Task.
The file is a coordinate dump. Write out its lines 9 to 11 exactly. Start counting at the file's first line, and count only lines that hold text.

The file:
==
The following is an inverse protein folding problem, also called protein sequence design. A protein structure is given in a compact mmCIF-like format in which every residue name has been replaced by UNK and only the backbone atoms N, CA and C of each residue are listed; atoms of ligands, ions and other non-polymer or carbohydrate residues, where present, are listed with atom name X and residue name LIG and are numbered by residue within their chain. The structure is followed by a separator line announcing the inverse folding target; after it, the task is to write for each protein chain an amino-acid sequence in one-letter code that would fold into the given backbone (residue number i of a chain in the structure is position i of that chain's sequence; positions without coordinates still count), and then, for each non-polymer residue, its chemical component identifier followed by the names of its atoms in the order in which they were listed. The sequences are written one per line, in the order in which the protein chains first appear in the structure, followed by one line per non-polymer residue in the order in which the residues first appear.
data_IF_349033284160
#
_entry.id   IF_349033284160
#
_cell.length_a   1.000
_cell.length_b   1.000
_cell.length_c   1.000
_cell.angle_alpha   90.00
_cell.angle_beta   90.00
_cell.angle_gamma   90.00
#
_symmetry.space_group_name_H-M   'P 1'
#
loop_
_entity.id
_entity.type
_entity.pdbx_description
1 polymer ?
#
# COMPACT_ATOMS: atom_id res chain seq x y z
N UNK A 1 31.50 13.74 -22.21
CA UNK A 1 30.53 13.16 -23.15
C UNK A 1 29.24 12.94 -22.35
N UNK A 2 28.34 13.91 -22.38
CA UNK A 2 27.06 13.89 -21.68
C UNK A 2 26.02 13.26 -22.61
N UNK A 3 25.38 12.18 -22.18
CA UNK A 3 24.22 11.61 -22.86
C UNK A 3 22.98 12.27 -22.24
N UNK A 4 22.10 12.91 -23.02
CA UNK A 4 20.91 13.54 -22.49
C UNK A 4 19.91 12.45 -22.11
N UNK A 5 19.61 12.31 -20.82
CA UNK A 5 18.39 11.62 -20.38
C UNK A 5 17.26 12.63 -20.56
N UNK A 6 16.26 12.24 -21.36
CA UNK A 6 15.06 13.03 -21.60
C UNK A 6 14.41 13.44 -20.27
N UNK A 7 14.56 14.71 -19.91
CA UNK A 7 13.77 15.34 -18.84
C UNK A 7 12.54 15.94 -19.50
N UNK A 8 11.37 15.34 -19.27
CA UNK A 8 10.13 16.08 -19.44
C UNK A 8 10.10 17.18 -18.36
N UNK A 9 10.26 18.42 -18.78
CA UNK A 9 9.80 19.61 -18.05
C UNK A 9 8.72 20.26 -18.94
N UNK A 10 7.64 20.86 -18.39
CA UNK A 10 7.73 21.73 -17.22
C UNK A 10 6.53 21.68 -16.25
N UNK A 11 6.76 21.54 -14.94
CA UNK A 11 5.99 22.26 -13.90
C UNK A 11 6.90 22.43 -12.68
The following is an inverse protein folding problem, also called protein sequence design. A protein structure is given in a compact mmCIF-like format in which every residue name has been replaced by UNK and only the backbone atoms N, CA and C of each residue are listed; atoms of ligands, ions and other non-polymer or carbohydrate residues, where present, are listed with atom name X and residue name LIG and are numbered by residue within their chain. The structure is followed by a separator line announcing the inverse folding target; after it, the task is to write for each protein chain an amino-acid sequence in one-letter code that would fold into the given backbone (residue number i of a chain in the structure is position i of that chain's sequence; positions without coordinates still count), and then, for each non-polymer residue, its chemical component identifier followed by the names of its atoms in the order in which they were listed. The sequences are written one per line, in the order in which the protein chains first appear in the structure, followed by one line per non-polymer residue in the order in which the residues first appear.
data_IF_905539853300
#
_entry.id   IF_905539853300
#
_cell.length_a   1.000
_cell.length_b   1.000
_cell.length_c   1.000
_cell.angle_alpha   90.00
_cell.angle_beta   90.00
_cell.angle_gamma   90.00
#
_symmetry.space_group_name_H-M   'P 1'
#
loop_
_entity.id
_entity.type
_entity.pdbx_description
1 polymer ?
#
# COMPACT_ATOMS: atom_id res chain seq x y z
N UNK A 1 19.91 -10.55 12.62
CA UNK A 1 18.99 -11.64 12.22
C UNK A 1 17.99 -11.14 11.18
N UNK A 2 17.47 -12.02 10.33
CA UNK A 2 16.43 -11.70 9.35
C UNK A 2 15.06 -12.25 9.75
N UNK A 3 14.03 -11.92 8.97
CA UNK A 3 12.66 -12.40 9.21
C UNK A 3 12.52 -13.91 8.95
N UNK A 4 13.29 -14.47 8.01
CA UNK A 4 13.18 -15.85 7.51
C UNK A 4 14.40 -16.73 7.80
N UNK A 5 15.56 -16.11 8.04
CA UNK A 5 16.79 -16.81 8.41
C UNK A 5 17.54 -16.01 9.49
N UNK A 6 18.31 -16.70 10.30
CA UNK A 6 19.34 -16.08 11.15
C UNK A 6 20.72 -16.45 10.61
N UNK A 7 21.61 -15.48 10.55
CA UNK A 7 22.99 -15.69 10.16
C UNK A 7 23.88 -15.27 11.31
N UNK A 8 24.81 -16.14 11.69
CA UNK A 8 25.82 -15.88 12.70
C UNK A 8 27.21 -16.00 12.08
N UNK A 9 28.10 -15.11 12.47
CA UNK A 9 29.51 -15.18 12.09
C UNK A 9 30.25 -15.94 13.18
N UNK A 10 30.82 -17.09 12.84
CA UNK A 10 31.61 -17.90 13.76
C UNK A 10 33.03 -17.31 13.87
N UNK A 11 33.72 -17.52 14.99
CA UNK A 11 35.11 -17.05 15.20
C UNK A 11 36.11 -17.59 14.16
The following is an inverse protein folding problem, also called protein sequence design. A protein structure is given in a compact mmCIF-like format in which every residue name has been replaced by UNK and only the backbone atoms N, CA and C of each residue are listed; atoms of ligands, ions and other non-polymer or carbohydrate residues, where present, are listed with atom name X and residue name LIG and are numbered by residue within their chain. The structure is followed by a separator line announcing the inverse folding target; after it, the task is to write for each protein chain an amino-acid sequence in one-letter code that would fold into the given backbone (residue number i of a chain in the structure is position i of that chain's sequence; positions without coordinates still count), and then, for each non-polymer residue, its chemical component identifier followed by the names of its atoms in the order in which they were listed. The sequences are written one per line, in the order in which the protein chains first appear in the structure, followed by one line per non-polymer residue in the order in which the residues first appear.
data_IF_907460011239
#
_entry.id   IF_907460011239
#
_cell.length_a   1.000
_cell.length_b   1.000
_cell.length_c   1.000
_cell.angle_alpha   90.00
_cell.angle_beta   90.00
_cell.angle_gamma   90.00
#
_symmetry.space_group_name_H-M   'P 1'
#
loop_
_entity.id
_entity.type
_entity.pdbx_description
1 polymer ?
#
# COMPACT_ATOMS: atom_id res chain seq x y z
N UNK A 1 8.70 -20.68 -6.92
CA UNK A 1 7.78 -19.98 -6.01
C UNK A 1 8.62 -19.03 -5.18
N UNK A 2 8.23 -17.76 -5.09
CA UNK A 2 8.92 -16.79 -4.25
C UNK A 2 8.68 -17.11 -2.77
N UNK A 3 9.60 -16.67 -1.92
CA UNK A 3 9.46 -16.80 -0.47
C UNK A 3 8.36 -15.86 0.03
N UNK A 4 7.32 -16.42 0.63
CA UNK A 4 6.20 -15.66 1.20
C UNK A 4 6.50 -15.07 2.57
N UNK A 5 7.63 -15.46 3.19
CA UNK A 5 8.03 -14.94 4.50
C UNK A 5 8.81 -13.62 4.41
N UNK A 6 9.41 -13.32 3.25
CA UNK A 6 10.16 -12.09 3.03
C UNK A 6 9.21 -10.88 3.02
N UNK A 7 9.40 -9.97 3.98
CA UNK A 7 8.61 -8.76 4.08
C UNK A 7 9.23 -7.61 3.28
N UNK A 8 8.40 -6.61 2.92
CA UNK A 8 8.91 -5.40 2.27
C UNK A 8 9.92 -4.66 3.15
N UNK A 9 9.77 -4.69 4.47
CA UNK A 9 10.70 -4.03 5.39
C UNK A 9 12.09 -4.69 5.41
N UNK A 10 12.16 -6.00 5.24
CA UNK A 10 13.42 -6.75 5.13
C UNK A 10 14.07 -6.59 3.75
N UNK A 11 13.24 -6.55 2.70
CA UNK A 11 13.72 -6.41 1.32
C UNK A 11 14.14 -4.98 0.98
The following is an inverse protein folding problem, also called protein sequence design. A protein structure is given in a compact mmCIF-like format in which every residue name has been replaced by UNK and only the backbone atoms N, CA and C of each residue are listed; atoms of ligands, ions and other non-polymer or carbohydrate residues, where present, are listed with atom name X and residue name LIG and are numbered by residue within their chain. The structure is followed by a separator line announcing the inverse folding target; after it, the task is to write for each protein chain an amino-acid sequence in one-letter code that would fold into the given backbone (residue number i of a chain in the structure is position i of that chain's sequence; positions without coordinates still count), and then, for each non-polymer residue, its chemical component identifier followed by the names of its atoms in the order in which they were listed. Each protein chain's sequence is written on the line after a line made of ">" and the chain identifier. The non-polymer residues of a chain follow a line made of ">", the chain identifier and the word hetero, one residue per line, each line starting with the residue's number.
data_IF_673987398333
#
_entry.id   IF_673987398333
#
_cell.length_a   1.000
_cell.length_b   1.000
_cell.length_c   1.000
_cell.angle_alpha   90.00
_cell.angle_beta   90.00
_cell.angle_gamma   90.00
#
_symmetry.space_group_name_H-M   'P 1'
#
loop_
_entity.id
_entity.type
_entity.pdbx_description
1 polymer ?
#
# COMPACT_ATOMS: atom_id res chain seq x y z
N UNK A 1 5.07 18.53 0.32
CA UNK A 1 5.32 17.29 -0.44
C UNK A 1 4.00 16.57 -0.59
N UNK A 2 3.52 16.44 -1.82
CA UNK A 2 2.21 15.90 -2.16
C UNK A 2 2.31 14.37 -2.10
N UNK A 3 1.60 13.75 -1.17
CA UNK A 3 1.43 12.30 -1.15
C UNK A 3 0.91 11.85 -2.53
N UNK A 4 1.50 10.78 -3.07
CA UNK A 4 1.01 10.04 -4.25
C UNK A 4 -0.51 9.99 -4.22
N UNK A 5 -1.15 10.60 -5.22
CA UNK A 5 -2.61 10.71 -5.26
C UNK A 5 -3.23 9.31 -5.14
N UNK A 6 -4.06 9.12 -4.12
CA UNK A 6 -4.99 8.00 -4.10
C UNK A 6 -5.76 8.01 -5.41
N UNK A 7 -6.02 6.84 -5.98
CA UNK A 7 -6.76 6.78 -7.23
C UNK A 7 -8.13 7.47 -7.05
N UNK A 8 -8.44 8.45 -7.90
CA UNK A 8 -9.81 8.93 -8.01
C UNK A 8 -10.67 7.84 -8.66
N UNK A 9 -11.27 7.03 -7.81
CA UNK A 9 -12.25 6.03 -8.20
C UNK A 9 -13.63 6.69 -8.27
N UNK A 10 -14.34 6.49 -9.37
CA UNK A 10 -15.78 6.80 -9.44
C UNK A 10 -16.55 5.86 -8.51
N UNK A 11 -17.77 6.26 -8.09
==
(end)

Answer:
_cell.angle_alpha   90.00
_cell.angle_beta   90.00
_cell.angle_gamma   90.00